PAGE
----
Robert Christgau: Dean of American Rock Critics

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The "5" Royales

  • The Five Royales [King, 1960]  
  • Monkey Hips and Rice: The "5" Royales Anthology [Rhino, 1994] A
  • The Very Best of the 5 Royales [Collectables, 2004] A-

Consumer Guide Reviews:

The Five Royales [King, 1960]
[CG70s: A Basic Record Library; CG80: Rock Library: Before 1980]  

Monkey Hips and Rice: The "5" Royales Anthology [Rhino, 1994]
Competing double-discs by Clyde McPhatter's Drifters and Harvey Fuqua's Moonglows convince me that these guys were the shit. The Coasters still rule, but the Coasters' sui generis wasn't their own, and beneath the musicianship they were basically comedians. Lowman Pauling's hard-touring sextet did it all, laughs included, and although Pauling's thought-through songwriting and groundbreaking guitar made him the auteur, singer Johnny Tanner deserves more grafs than he'll ever get in the prehistory of soul. They were sincere. They were dirty. They were smart. They were stoopid. They were great artists. They ended up working nine-to-five and going to church on Sundays. A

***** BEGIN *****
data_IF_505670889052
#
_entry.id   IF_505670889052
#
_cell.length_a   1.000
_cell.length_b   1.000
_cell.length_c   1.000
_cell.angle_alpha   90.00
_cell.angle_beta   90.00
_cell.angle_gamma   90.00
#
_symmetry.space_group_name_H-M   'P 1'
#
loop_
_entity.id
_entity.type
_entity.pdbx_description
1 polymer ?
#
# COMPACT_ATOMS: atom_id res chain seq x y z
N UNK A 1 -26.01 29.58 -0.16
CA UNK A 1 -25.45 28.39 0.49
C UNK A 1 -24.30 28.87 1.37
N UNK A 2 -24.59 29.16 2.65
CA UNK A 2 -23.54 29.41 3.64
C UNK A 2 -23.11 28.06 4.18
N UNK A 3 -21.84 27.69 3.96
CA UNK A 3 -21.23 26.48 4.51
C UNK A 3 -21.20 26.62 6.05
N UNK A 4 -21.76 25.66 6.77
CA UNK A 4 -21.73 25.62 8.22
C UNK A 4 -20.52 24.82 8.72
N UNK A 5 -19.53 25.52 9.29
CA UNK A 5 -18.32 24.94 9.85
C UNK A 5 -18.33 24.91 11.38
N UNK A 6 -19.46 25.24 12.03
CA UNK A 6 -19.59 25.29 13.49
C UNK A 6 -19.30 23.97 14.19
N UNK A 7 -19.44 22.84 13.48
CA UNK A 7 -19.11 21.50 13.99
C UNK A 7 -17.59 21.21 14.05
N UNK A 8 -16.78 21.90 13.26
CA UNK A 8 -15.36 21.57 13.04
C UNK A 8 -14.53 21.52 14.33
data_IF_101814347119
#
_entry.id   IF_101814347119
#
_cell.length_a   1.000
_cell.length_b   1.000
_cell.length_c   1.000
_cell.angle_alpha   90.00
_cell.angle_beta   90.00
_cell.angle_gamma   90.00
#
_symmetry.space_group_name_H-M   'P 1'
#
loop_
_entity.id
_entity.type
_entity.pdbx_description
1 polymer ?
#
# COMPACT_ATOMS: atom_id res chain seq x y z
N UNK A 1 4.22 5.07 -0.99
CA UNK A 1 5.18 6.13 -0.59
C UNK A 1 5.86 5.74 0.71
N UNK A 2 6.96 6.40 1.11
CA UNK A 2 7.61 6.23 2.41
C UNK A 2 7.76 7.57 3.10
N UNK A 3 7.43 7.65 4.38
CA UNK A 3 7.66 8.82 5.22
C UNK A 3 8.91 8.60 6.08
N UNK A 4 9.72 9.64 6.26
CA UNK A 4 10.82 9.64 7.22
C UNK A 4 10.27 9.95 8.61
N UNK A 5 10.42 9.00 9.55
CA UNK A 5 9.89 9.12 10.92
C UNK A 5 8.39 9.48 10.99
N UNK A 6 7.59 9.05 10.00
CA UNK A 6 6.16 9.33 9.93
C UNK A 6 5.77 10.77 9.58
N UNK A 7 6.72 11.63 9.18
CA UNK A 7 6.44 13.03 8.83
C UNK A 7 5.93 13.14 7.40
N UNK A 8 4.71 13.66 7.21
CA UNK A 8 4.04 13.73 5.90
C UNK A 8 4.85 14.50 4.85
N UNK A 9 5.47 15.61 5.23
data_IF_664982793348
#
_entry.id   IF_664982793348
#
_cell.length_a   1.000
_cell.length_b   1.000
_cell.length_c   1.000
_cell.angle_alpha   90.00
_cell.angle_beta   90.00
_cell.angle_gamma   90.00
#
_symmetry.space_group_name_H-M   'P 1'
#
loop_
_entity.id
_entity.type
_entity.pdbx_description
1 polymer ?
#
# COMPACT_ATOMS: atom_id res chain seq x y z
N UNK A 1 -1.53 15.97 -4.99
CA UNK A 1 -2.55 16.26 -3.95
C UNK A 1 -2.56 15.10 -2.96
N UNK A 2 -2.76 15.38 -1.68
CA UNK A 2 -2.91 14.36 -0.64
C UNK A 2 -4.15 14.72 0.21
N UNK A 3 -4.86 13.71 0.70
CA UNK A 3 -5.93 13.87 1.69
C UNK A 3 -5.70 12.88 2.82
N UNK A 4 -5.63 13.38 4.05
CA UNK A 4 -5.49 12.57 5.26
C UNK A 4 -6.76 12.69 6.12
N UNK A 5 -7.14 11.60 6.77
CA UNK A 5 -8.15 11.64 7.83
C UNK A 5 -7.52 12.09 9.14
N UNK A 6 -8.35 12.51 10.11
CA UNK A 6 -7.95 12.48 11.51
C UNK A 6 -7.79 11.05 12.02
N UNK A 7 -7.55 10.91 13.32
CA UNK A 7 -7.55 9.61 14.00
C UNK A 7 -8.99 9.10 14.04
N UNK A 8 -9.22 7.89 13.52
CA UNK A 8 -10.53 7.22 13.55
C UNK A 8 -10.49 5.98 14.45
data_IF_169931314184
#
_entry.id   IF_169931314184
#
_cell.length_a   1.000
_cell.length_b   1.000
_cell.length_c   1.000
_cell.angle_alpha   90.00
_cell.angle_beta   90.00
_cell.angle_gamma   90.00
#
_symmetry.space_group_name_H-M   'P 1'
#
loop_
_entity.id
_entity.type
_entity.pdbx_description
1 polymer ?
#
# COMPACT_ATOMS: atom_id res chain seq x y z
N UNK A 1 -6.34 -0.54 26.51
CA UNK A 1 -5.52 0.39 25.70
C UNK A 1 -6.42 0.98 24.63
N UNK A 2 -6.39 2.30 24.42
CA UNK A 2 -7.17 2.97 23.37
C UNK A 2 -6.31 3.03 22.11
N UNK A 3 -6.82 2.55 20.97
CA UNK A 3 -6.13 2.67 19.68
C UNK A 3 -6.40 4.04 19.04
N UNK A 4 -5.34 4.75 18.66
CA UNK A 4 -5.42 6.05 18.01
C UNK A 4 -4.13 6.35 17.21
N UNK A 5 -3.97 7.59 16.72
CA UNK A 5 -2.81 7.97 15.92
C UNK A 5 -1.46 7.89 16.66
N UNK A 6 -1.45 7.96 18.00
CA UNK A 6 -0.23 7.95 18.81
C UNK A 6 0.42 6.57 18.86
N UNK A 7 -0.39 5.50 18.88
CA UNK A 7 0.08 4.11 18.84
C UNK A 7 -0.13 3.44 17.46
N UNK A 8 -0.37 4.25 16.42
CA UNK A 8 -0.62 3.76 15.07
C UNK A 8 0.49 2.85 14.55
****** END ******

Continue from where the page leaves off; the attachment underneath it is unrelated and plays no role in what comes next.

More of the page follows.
The Very Best of the 5 Royales [Collectables, 2004]
Rhino's Ed Ward-picked Monkey Hips and Rice exemplifies the compiler's craft. It doesn't rank with Robert Palmer's Elmore James or Ken Braun's Franco only because the 5 Royales aren't quite in that league. But these North Carolinians certainly outshone such oft-mourned '50s also-rans as Charlie Feathers and Orioles, as anyone who owns Ward's long-deleted 1995 comp is aware. Anyone who doesn't, however, may be put off by collector prices that start at $45 for two used CDs and quickly rise into triple figures. So here's a starter kit, which adds 11 good-to-excellent tracks to 14 of the 41 keepers Ward chose. Presumably the idea was to target doowop nuts, who like things slow, and skip uptempo finds--although not such essentials as "The Slummer the Slum" or "Monkey Hips and Rice." Even the more generic new selections demonstrate that Lowman Pauling wasn't the group's only weapon--singer Johnny Tanner presages doowop's evolution into soul with a lot less market calculation than Ben E. King. And it's really too bad Ward didn't squeeze in the four-minute group workout "I'm With You" or the barely articulate "My Wants for Love," where Johnny lets his brother Eugene grab the lead and the opportunity moves him very much. A-